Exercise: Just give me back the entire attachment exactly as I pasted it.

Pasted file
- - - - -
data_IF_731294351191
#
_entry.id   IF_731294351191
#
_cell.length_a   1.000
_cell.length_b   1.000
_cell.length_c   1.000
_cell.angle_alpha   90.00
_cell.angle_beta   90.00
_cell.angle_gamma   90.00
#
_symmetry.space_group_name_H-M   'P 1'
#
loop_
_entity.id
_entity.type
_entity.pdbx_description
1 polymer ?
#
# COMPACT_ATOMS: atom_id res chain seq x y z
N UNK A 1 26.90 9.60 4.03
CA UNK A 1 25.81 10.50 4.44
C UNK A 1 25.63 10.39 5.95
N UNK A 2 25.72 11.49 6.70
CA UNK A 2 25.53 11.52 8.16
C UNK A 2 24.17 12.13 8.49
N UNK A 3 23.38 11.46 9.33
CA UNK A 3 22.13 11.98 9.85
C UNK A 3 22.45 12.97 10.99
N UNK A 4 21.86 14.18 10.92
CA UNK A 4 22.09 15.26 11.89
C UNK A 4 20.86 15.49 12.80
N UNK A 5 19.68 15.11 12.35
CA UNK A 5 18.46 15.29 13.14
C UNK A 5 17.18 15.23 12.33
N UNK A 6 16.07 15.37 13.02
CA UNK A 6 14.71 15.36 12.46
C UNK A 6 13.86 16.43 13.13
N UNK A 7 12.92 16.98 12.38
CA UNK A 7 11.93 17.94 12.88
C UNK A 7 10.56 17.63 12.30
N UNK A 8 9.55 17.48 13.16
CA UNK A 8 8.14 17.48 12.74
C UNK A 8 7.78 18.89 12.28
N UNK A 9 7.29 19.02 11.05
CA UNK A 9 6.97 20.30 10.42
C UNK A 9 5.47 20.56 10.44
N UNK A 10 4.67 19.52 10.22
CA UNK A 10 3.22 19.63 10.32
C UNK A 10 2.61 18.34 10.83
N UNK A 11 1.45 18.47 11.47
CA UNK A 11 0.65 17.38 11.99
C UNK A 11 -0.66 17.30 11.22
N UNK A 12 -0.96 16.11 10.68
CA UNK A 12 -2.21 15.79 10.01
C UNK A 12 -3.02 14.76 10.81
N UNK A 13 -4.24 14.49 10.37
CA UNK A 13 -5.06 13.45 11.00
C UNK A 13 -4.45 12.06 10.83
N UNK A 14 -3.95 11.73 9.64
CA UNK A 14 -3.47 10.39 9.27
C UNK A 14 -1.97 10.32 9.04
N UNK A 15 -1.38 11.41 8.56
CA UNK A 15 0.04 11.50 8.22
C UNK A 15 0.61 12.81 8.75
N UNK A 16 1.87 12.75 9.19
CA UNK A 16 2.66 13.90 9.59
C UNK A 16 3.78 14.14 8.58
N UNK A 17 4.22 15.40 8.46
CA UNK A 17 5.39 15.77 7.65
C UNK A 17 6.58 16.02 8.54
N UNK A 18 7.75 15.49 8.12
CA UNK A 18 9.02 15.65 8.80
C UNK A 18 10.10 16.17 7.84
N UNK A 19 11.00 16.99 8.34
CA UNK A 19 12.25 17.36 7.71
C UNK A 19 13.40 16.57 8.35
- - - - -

data_IF_731294351191
#
_entry.id   IF_731294351191
#
_cell.length_a   1.000
_cell.length_b   1.000
_cell.length_c   1.000
_cell.angle_alpha   90.00
_cell.angle_beta   90.00
_cell.angle_gamma   90.00
#
_symmetry.space_group_name_H-M   'P 1'
#
loop_
_entity.id
_entity.type
_entity.pdbx_description
1 polymer ?
#
# COMPACT_ATOMS: atom_id res chain seq x y z
N UNK A 1 26.90 9.60 4.03
CA UNK A 1 25.81 10.50 4.44
C UNK A 1 25.63 10.39 5.95
N UNK A 2 25.72 11.49 6.70
CA UNK A 2 25.53 11.52 8.16
C UNK A 2 24.17 12.13 8.49
N UNK A 3 23.38 11.46 9.33
CA UNK A 3 22.13 11.98 9.85
C UNK A 3 22.45 12.97 10.99
N UNK A 4 21.86 14.18 10.92
CA UNK A 4 22.09 15.26 11.89
C UNK A 4 20.86 15.49 12.80
N UNK A 5 19.68 15.11 12.35
CA UNK A 5 18.46 15.29 13.14
C UNK A 5 17.18 15.23 12.33
N UNK A 6 16.07 15.37 13.02
CA UNK A 6 14.71 15.36 12.46
C UNK A 6 13.86 16.43 13.13
N UNK A 7 12.92 16.98 12.38
CA UNK A 7 11.93 17.94 12.88
C UNK A 7 10.56 17.63 12.30
N UNK A 8 9.55 17.48 13.16
CA UNK A 8 8.14 17.48 12.74
C UNK A 8 7.78 18.89 12.28
N UNK A 9 7.29 19.02 11.05
CA UNK A 9 6.97 20.30 10.42
C UNK A 9 5.47 20.56 10.44
N UNK A 10 4.67 19.52 10.22
CA UNK A 10 3.22 19.63 10.32
C UNK A 10 2.61 18.34 10.83
N UNK A 11 1.45 18.47 11.47
CA UNK A 11 0.65 17.38 11.99
C UNK A 11 -0.66 17.30 11.22
N UNK A 12 -0.96 16.11 10.68
CA UNK A 12 -2.21 15.79 10.01
C UNK A 12 -3.02 14.76 10.81
N UNK A 13 -4.24 14.49 10.37
CA UNK A 13 -5.06 13.45 11.00
C UNK A 13 -4.45 12.06 10.83
N UNK A 14 -3.95 11.73 9.64
CA UNK A 14 -3.47 10.39 9.27
C UNK A 14 -1.97 10.32 9.04
N UNK A 15 -1.38 11.41 8.56
CA UNK A 15 0.04 11.50 8.22
C UNK A 15 0.61 12.81 8.75
N UNK A 16 1.87 12.75 9.19
CA UNK A 16 2.66 13.90 9.59
C UNK A 16 3.78 14.14 8.58
N UNK A 17 4.22 15.40 8.46
CA UNK A 17 5.39 15.77 7.65
C UNK A 17 6.58 16.02 8.54
N UNK A 18 7.75 15.49 8.12
CA UNK A 18 9.02 15.65 8.80
C UNK A 18 10.10 16.17 7.84
N UNK A 19 11.00 16.99 8.34
CA UNK A 19 12.25 17.36 7.71
C UNK A 19 13.40 16.57 8.35